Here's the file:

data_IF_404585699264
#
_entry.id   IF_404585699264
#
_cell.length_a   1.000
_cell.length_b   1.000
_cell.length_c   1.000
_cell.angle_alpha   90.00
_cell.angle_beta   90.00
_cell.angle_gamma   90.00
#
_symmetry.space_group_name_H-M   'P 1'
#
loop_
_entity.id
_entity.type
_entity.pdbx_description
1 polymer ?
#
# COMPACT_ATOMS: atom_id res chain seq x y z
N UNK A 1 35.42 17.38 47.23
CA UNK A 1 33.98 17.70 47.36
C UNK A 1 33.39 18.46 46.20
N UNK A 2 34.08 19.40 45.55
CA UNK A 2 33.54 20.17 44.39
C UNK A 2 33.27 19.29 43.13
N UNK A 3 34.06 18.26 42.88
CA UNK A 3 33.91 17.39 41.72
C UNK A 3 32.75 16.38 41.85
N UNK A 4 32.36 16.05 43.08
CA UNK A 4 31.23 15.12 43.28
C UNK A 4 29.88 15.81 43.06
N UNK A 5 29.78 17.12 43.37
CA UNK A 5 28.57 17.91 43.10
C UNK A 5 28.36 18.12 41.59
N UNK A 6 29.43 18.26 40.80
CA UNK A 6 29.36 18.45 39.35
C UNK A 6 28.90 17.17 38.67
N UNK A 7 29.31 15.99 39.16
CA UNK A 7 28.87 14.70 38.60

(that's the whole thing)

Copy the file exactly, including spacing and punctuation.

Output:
data_IF_404585699264
#
_entry.id   IF_404585699264
#
_cell.length_a   1.000
_cell.length_b   1.000
_cell.length_c   1.000
_cell.angle_alpha   90.00
_cell.angle_beta   90.00
_cell.angle_gamma   90.00
#
_symmetry.space_group_name_H-M   'P 1'
#
loop_
_entity.id
_entity.type
_entity.pdbx_description
1 polymer ?
#
# COMPACT_ATOMS: atom_id res chain seq x y z
N UNK A 1 35.42 17.38 47.23
CA UNK A 1 33.98 17.70 47.36
C UNK A 1 33.39 18.46 46.20
N UNK A 2 34.08 19.40 45.55
CA UNK A 2 33.54 20.17 44.39
C UNK A 2 33.27 19.29 43.13
N UNK A 3 34.06 18.26 42.88
CA UNK A 3 33.91 17.39 41.72
C UNK A 3 32.75 16.38 41.85
N UNK A 4 32.36 16.05 43.08
CA UNK A 4 31.23 15.12 43.28
C UNK A 4 29.88 15.81 43.06
N UNK A 5 29.78 17.12 43.37
CA UNK A 5 28.57 17.91 43.10
C UNK A 5 28.36 18.12 41.59
N UNK A 6 29.43 18.26 40.80
CA UNK A 6 29.36 18.45 39.35
C UNK A 6 28.90 17.17 38.67
N UNK A 7 29.31 15.99 39.16
CA UNK A 7 28.87 14.70 38.60